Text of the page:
they are not influences. A healthy tongue is pink with a very thin white coating.
Fig 1 A generally healthy looking tongue. Even this healthy tongue gives some clues – there is slight
swelling indicated by the dip in the centre and toothmarks at the edges.
When I look at your tongue I am observing several aspects which include:
• The Tongue Body (the tongue itself beneath the coating) - the colour, shape, texture
• The Tongue Coating - the colour, thickness and consistency.
• Points and Spots - their colour and size (distinct from the normal taste buds)
• Cracks and fissures
• Areas of the tongue and their correlation with parts of the body – see Fig 2.
How do these relate to physiology?
Some aspects of the tongue give clear indications on their own, but generally it is the
combined information that provides insight and gives meaning.
So, for example, the tongue body colour (ranging from pale to deep red) gives information
about relative heat and cold in the body, also about the state of the blood and whether it is
well nourished. Spots on the tongue (red or white) and the colour of the coating (white, to
various shades of yellow and even black) give further clarity to influences of heat and cold. A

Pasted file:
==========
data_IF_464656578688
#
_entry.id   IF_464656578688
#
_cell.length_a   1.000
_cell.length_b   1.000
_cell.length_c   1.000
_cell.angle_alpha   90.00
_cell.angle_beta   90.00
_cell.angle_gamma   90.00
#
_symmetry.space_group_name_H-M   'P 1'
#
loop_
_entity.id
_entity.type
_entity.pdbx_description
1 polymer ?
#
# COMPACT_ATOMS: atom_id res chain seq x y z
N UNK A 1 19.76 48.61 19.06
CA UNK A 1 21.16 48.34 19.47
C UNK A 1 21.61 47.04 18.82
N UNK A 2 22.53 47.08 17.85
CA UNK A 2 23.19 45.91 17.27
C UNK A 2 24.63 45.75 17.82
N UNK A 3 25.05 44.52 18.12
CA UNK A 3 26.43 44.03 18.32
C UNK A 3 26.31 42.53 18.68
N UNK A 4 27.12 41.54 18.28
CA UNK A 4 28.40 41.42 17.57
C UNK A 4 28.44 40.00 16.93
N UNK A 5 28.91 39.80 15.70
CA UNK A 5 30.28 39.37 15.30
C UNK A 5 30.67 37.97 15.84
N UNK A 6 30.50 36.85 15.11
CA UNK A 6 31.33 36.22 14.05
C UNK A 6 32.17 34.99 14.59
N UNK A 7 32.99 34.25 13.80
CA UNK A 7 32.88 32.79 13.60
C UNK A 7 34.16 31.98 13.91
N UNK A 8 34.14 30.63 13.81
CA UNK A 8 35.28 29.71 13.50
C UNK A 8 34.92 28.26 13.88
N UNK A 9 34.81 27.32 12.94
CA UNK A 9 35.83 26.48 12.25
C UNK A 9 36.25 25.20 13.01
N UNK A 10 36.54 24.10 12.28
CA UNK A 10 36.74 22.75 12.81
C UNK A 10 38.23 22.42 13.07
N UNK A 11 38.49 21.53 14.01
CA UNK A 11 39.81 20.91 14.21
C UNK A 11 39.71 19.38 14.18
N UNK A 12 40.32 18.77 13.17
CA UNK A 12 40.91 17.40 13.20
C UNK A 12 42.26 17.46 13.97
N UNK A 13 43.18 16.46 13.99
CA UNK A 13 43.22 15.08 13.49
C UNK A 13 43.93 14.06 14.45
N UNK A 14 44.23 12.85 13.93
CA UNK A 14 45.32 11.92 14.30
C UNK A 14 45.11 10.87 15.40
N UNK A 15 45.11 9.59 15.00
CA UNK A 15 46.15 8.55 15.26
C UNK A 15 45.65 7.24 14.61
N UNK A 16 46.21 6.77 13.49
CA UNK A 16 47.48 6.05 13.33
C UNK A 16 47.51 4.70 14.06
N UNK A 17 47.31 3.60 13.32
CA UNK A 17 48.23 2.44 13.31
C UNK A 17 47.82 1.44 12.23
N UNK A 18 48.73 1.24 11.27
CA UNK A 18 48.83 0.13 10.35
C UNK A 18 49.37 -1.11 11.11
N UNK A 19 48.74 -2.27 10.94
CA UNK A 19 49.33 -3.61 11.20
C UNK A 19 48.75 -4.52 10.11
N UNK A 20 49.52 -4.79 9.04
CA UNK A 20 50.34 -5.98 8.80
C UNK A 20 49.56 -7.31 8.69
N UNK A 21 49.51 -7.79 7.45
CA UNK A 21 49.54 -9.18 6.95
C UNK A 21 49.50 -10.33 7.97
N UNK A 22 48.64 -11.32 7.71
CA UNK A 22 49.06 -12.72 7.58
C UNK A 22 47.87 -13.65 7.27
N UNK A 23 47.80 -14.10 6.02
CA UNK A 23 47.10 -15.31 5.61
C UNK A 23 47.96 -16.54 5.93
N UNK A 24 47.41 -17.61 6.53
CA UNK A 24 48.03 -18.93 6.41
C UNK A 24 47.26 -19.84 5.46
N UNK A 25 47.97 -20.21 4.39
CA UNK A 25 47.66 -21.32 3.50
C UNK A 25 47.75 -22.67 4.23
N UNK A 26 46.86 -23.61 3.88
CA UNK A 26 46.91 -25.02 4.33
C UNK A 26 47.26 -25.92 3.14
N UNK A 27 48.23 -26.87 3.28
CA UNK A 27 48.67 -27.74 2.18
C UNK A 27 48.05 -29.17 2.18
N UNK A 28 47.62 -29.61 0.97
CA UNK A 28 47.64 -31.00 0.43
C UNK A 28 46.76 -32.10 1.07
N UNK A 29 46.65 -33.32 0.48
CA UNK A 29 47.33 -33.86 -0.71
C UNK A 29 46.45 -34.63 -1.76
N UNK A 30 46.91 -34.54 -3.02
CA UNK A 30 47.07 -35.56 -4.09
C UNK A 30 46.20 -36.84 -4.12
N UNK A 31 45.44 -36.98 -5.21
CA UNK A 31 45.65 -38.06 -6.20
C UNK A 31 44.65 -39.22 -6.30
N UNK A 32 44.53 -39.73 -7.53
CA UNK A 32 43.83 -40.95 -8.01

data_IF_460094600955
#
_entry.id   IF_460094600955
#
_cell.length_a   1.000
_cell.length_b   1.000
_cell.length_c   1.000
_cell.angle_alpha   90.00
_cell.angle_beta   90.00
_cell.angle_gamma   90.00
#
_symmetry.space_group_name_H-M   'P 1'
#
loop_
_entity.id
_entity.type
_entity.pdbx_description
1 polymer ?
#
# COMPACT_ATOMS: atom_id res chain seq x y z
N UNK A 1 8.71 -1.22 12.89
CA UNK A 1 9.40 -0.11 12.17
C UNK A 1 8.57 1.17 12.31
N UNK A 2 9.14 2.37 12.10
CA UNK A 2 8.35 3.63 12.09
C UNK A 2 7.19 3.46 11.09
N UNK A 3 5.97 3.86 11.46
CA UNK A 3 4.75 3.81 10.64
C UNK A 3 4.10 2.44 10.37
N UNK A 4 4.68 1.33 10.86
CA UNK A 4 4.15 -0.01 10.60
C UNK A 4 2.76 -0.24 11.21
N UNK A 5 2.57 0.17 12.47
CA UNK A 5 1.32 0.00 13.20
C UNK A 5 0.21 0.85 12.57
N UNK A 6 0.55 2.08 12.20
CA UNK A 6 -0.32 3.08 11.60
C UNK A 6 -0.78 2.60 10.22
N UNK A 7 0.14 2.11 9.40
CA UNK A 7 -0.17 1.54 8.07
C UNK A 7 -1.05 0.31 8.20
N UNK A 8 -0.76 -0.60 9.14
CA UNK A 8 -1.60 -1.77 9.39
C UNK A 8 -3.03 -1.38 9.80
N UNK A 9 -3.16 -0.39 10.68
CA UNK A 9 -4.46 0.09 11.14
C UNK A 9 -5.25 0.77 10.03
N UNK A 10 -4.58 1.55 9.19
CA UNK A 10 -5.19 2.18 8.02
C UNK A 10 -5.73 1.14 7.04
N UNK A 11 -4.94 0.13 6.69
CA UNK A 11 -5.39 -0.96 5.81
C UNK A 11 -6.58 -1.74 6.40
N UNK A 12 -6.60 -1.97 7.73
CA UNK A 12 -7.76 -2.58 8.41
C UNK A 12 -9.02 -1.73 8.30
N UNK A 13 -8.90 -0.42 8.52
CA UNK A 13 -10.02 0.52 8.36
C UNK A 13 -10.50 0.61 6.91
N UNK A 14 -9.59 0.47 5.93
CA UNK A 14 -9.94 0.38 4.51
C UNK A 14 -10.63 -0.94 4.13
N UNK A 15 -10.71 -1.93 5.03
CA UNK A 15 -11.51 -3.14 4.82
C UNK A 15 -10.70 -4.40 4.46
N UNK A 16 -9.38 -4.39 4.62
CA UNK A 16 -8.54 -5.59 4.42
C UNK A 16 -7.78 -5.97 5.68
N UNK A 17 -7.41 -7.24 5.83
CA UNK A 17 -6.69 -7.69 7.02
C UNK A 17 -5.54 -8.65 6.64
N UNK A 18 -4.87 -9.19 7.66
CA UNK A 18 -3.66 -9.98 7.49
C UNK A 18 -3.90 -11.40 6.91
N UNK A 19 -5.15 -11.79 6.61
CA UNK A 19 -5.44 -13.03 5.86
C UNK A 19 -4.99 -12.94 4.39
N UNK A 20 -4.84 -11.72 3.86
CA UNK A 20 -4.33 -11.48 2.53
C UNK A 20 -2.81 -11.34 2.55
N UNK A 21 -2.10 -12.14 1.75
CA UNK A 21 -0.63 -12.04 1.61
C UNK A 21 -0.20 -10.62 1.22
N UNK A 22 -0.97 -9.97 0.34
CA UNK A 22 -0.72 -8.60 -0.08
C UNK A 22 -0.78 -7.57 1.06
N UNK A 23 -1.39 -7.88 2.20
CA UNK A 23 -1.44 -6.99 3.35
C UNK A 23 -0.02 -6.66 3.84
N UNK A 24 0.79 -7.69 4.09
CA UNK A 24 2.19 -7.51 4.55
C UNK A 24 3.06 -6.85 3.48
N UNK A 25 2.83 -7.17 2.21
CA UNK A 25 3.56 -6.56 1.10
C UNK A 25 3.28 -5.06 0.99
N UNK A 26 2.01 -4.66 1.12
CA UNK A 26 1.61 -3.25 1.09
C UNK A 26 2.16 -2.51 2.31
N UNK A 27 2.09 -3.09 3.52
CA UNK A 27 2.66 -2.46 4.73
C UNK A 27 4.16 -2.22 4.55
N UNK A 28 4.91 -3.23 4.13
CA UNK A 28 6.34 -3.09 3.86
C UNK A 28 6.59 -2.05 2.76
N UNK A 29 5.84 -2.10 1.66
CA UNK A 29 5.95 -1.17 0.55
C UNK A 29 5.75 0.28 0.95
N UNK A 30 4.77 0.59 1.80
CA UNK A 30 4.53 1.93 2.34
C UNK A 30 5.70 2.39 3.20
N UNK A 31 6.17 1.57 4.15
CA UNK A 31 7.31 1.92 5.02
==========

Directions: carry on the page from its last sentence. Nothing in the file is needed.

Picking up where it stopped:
very slight purplish tinge to the tongue, whether on a pale or red tongue generally indicates
The relative moisture of the tongue gives the most direct indication of internal body fluids
which is further refined by the relative shape of the tongue and the consistency of the
coating. A very wet, swollen tongue, with a thick greasy coating is a usually a sign that body
fluids have accumulated which hampers function by congesting and blocking. A thin, dry
tongue with no coating may indicate a deficit in fluids which hampers function through lack
of lubrication and nourishment.
Cracks and fissures are more complex and can mean different things depending on their
location, appearance and other aspects of the tongue, but are often associated with a
depletion of body fluids and also with heat.